Vickie offers some tips to avoid a stuck cake

Published 8:20 am Wednesday, August 22, 2018

Question: How can I keep my bundt cake from sticking to the pan?
Answer: There are few kitchen disasters as frustrating as a bundt cake that sticks to the pan. Almost everyone who bakes has had this problem and nearly every cook has a different idea on how to prevent it. First, if your method is working don’t change it! If it’s not broken, don’t fix it.
On the other hand, if you keep having problems, here’s some suggestions to try:
1. Use a non-stick pan that’s in good condition. Sometimes the pan you used flawlessly for years, suddenly starts sticking. Over time the non-stick surface can get worn or scratched or develop a thin coating of residue. When put in the oven, this film heats up, and almost acts as glue, making the cake stick to the pan.
2. Generously grease the pan. This might be the most important step to no-stick! The traditional method is to grease and flour the pan by brushing a solid shortening over all surfaces and then sprinkling with flour. Some cooks prefer to use butter instead of shortening, while others prefer to use the non-stick vegetable oil spray.
3. Flour or coat the pan. Since flour can sometimes add a dry layer of “gunk” to the surfaces of the bundt design, some cooks recommend coating with sugar or finely ground nut flours instead of flour. Either will provide a barrier between batter and pan — which is what you’re seeking. Sugar becomes sticky as it cools; and it can act like glue when fully cooled. But while warm, sugar is still semi-liquid, so don’t let it cool too long.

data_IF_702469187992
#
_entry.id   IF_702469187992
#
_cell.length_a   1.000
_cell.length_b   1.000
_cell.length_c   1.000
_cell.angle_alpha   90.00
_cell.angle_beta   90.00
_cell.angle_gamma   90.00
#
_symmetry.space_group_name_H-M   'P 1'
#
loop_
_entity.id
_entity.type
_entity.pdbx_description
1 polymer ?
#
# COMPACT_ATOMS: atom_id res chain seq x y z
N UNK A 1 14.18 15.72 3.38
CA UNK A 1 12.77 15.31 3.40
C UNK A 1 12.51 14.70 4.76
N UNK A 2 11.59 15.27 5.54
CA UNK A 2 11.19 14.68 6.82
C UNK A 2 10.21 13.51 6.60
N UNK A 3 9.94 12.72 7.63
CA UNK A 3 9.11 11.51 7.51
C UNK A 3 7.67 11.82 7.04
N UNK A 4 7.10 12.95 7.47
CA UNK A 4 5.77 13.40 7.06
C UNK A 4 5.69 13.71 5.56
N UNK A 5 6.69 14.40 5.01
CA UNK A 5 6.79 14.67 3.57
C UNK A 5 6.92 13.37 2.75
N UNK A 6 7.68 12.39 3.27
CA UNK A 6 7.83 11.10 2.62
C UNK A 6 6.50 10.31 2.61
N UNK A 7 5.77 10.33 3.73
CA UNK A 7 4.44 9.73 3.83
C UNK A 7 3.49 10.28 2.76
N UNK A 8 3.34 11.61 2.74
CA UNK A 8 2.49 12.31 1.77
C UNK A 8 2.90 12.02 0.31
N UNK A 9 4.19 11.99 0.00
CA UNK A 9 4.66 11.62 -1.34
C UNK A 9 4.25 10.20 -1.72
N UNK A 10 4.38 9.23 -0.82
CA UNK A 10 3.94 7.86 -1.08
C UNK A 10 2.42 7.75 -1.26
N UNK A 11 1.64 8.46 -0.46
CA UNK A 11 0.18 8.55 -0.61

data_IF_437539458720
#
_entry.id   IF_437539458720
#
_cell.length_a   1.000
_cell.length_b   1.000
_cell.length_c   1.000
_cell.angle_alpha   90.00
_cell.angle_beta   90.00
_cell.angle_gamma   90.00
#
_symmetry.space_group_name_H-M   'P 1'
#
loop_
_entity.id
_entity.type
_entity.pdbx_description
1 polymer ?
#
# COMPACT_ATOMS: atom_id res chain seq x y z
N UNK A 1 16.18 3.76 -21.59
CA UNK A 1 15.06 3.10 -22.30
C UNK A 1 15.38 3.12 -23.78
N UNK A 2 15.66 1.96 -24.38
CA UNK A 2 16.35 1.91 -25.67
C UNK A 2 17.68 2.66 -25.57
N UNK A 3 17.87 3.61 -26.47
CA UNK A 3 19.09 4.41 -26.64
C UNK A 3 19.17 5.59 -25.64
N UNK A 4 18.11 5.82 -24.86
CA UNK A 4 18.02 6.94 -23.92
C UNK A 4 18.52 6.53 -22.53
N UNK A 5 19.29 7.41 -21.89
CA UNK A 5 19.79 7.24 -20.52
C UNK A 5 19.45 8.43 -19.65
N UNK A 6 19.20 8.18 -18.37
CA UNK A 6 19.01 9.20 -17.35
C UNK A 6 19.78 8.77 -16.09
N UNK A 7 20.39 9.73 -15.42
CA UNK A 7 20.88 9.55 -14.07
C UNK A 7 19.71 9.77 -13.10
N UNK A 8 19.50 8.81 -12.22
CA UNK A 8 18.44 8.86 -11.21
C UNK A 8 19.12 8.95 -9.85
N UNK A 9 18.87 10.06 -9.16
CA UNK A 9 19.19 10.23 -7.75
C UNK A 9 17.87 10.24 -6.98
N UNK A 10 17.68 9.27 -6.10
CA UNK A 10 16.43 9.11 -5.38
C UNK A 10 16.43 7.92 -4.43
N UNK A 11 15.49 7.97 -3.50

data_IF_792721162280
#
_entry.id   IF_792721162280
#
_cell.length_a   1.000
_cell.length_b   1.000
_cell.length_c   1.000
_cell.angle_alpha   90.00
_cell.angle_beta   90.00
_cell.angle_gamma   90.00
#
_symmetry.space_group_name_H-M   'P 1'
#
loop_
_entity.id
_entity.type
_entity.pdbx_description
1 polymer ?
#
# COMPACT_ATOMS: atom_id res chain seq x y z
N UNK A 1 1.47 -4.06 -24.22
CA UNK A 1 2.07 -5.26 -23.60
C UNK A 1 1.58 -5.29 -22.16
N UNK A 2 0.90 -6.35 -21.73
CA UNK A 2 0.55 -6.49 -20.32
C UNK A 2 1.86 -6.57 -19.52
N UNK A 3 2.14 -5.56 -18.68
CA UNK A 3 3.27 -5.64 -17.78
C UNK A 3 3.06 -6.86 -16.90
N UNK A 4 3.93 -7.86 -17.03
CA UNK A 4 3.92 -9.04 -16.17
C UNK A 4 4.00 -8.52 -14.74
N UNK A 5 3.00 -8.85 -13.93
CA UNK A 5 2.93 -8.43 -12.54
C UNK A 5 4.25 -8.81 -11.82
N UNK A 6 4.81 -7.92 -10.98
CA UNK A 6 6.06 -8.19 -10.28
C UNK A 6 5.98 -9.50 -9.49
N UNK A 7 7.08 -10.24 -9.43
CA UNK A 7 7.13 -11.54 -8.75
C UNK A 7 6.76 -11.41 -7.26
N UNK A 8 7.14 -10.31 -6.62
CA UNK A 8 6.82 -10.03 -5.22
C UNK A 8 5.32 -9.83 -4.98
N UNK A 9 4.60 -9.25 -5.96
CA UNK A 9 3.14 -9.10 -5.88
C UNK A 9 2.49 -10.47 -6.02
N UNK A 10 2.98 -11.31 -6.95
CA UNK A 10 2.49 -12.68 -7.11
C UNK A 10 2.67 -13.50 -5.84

4. My favorite method, is to coat the pan with a “pan release paste.” Mix 1 part vegetable oil and 1 part flour with a spoon until it’s a smooth paste. Use a pastry brush to generously coat every crevice in the design. It’s all one step — no extra coating needed. Left over “pan release paste” will keep covered in the refrigerator for several weeks.
5. Grease the pan just prior to adding the batter. Most recipes start out, “Preheat your oven. Grease your pan…” I’ve found that greasing a non-stick Bundt pan too far ahead of time allows the oil to slide down the inside of the pan and pool in the bottom.
6. About 2 minutes before your cake is ready to come out of the oven, place a kitchen towel in the sink. Pour steaming water until its completely soaked. As soon as your cake is out of the oven place the pan on top of the towel and let it sit for 10 minutes.
7. Let the hot cake rest for 10-15 minutes before turning it out of the pan. This allows the cake to become firm enough to remove from the pan without breaking apart. Cooling too long in the pan will cause the cake to be damp and stick to the pan.
Did you know? The space in the center of a Bundt pan isn’t just for decoration. The hole allows more surface area of the cake to be in contact with the oven’s heat. This means that very sugary or buttery cakes — like fruitcake or pound cake — can fully cook in the center without getting too brown on the outside.
Test Kitchen Tip: Bundts are often high in sugar, so they’d overbrown if baked at a typical oven temperature of 350 degrees. Some Bundts bake as low as 300 degrees
Good luck — and happy baking!
Vickie Clark is the Director of the Carter County UT Extension Office and also serves as the Family and Consumer Sciences Agent. If you have questions or need any information related to Family and Consumer Science contact her at the UT Extension Carter County, 824 East Elk Ave., Elizabethton, call 542-1818 or email at

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